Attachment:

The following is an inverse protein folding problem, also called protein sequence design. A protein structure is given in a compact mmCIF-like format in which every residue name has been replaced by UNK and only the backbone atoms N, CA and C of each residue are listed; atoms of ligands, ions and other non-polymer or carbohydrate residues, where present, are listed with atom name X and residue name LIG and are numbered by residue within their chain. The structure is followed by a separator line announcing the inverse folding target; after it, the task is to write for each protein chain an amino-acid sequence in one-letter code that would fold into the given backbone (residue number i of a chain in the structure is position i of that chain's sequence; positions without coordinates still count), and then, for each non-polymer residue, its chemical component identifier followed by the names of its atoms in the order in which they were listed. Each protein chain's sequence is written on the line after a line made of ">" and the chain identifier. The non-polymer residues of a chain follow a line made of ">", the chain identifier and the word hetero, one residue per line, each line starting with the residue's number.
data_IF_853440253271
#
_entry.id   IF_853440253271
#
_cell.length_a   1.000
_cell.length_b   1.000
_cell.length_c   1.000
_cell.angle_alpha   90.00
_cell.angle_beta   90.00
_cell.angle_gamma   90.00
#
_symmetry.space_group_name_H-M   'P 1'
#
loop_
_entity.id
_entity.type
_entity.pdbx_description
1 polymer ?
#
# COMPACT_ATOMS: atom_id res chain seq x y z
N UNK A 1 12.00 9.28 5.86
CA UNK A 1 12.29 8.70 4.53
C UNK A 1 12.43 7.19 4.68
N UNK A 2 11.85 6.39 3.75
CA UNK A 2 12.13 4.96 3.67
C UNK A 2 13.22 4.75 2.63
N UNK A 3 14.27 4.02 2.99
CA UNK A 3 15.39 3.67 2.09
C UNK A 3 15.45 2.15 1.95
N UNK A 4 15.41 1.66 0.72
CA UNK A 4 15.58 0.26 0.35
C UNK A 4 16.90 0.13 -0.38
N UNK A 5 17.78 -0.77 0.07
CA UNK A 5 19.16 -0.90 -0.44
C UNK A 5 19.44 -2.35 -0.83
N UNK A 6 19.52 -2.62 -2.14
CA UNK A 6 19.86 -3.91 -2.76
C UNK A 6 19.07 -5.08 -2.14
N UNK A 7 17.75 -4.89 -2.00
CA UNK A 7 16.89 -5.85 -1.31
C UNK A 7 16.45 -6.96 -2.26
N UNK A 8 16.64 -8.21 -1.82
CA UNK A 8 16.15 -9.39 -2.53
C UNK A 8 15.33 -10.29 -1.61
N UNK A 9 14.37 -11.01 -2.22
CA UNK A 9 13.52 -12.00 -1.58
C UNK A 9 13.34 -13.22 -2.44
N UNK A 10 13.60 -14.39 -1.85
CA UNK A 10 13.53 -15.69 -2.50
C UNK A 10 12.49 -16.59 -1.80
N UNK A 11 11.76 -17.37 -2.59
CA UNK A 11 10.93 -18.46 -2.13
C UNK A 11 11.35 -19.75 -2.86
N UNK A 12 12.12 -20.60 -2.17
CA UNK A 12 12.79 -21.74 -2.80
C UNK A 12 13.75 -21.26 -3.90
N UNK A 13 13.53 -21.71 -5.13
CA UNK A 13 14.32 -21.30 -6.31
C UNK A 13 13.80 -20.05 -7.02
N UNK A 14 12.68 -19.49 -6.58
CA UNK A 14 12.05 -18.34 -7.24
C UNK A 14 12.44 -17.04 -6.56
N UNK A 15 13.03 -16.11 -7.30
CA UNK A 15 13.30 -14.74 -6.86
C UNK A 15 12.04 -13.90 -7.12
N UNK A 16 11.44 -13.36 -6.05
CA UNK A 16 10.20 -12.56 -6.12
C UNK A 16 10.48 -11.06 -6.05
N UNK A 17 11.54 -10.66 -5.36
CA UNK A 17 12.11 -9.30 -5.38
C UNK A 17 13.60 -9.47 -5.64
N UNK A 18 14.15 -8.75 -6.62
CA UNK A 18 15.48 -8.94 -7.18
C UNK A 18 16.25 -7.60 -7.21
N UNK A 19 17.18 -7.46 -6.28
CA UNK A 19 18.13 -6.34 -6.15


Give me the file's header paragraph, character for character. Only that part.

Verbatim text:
The following is an inverse protein folding problem, also called protein sequence design. A protein structure is given in a compact mmCIF-like format in which every residue name has been replaced by UNK and only the backbone atoms N, CA and C of each residue are listed; atoms of ligands, ions and other non-polymer or carbohydrate residues, where present, are listed with atom name X and residue name LIG and are numbered by residue within their chain. The structure is followed by a separator line announcing the inverse folding target; after it, the task is to write for each protein chain an amino-acid sequence in one-letter code that would fold into the given backbone (residue number i of a chain in the structure is position i of that chain's sequence; positions without coordinates still count), and then, for each non-polymer residue, its chemical component identifier followed by the names of its atoms in the order in which they were listed. Each protein chain's sequence is written on the line after a line made of ">" and the chain identifier. The non-polymer residues of a chain follow a line made of ">", the chain identifier and the word hetero, one residue per line, each line starting with the residue's number.